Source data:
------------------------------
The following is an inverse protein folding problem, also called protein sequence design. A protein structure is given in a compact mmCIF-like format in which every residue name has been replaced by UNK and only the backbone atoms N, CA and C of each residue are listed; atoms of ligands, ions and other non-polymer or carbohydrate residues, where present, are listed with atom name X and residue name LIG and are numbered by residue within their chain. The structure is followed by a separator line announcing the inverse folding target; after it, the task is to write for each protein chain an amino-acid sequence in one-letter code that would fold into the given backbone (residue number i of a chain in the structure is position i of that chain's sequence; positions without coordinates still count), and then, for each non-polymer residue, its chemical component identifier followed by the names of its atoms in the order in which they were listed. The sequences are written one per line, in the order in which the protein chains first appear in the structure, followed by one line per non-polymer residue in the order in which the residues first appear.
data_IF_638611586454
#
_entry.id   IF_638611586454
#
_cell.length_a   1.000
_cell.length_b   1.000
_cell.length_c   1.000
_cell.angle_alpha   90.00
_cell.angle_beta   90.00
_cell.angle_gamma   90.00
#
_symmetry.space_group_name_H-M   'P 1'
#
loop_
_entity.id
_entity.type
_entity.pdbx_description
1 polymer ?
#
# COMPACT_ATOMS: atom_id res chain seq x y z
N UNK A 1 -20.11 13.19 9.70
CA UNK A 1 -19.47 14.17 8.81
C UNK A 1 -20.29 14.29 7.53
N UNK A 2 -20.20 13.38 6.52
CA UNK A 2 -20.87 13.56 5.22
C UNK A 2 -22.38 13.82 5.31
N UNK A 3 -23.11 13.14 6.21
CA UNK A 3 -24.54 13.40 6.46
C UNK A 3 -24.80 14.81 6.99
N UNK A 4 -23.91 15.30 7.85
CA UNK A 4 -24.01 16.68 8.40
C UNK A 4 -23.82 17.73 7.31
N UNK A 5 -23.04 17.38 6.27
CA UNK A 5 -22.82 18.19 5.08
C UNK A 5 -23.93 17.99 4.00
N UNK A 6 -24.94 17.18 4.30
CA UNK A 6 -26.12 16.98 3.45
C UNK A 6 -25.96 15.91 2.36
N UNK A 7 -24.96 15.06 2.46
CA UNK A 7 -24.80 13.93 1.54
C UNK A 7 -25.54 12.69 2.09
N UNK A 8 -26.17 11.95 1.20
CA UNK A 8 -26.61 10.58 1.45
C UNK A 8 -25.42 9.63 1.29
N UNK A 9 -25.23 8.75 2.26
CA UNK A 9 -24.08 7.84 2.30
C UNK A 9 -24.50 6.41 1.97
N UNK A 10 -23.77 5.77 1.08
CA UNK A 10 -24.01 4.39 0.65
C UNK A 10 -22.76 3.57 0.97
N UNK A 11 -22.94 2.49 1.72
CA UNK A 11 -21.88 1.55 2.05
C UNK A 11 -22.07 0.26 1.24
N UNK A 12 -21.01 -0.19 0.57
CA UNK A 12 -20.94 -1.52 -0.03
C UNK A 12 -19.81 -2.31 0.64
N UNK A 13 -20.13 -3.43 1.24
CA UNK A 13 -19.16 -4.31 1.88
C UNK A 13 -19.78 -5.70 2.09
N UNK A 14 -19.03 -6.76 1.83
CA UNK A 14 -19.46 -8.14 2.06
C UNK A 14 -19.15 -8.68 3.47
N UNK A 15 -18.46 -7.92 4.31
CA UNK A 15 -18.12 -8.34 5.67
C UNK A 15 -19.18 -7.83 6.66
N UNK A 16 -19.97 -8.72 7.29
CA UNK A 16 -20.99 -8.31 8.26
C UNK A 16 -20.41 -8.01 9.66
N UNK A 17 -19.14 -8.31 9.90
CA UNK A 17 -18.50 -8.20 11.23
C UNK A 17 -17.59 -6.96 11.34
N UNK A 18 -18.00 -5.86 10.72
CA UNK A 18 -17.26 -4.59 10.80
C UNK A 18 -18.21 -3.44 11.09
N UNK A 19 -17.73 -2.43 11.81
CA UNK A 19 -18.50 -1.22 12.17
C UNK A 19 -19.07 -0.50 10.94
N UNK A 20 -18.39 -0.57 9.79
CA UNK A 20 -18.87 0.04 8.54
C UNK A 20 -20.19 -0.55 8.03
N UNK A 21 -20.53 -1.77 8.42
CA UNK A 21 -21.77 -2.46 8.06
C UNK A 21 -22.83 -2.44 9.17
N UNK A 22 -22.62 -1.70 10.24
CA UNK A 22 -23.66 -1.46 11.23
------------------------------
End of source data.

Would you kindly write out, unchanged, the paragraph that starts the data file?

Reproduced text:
The following is an inverse protein folding problem, also called protein sequence design. A protein structure is given in a compact mmCIF-like format in which every residue name has been replaced by UNK and only the backbone atoms N, CA and C of each residue are listed; atoms of ligands, ions and other non-polymer or carbohydrate residues, where present, are listed with atom name X and residue name LIG and are numbered by residue within their chain. The structure is followed by a separator line announcing the inverse folding target; after it, the task is to write for each protein chain an amino-acid sequence in one-letter code that would fold into the given backbone (residue number i of a chain in the structure is position i of that chain's sequence; positions without coordinates still count), and then, for each non-polymer residue, its chemical component identifier followed by the names of its atoms in the order in which they were listed. The sequences are written one per line, in the order in which the protein chains first appear in the structure, followed by one line per non-polymer residue in the order in which the residues first appear.